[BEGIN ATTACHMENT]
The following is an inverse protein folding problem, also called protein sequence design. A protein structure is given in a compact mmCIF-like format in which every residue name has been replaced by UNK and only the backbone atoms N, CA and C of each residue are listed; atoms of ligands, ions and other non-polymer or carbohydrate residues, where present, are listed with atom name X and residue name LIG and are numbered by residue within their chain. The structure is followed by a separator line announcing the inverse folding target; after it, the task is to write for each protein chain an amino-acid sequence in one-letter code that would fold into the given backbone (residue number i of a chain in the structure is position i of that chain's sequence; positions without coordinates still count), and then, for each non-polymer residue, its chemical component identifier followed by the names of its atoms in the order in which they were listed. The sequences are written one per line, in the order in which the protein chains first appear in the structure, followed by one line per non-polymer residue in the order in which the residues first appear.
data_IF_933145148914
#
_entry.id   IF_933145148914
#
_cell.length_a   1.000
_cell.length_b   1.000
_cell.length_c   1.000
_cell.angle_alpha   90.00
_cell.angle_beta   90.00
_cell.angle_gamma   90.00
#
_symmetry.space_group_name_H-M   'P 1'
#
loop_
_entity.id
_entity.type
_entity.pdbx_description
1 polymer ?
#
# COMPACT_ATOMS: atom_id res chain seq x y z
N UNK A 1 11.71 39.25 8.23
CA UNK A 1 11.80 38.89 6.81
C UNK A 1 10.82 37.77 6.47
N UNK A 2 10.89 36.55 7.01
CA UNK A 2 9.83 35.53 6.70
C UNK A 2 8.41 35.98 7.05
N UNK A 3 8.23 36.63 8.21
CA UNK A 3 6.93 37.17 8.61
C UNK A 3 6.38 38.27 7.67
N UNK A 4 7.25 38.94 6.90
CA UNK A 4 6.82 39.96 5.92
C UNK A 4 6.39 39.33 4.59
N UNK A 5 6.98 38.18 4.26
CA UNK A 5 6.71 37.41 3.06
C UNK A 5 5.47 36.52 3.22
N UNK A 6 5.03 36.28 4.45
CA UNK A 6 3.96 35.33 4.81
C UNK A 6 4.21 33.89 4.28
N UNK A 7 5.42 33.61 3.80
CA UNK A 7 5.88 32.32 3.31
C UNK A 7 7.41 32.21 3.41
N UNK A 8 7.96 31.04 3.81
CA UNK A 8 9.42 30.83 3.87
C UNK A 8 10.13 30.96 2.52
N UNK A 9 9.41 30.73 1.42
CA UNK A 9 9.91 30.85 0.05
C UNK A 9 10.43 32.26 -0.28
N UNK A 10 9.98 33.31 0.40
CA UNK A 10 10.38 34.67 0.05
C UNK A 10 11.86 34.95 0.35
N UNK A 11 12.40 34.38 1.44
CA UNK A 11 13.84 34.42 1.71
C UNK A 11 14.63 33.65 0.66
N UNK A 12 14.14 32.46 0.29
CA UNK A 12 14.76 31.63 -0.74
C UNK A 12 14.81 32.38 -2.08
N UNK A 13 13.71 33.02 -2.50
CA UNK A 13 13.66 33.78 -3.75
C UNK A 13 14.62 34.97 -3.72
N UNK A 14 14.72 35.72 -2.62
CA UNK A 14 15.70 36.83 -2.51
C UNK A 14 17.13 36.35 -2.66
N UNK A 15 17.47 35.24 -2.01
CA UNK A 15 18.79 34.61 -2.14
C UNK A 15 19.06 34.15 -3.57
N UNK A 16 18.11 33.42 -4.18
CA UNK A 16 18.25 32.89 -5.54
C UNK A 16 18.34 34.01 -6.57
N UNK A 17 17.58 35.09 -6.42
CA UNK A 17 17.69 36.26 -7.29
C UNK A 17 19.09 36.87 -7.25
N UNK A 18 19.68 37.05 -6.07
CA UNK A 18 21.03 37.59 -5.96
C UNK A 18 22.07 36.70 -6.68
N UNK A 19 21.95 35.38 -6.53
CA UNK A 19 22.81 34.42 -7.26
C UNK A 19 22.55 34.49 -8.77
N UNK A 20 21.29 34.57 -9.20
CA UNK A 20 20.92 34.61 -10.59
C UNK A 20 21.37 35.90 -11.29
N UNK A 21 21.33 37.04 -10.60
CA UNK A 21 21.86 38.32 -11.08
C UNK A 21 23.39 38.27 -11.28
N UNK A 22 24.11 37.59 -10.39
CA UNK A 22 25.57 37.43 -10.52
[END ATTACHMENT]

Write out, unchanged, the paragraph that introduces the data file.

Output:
The following is an inverse protein folding problem, also called protein sequence design. A protein structure is given in a compact mmCIF-like format in which every residue name has been replaced by UNK and only the backbone atoms N, CA and C of each residue are listed; atoms of ligands, ions and other non-polymer or carbohydrate residues, where present, are listed with atom name X and residue name LIG and are numbered by residue within their chain. The structure is followed by a separator line announcing the inverse folding target; after it, the task is to write for each protein chain an amino-acid sequence in one-letter code that would fold into the given backbone (residue number i of a chain in the structure is position i of that chain's sequence; positions without coordinates still count), and then, for each non-polymer residue, its chemical component identifier followed by the names of its atoms in the order in which they were listed. The sequences are written one per line, in the order in which the protein chains first appear in the structure, followed by one line per non-polymer residue in the order in which the residues first appear.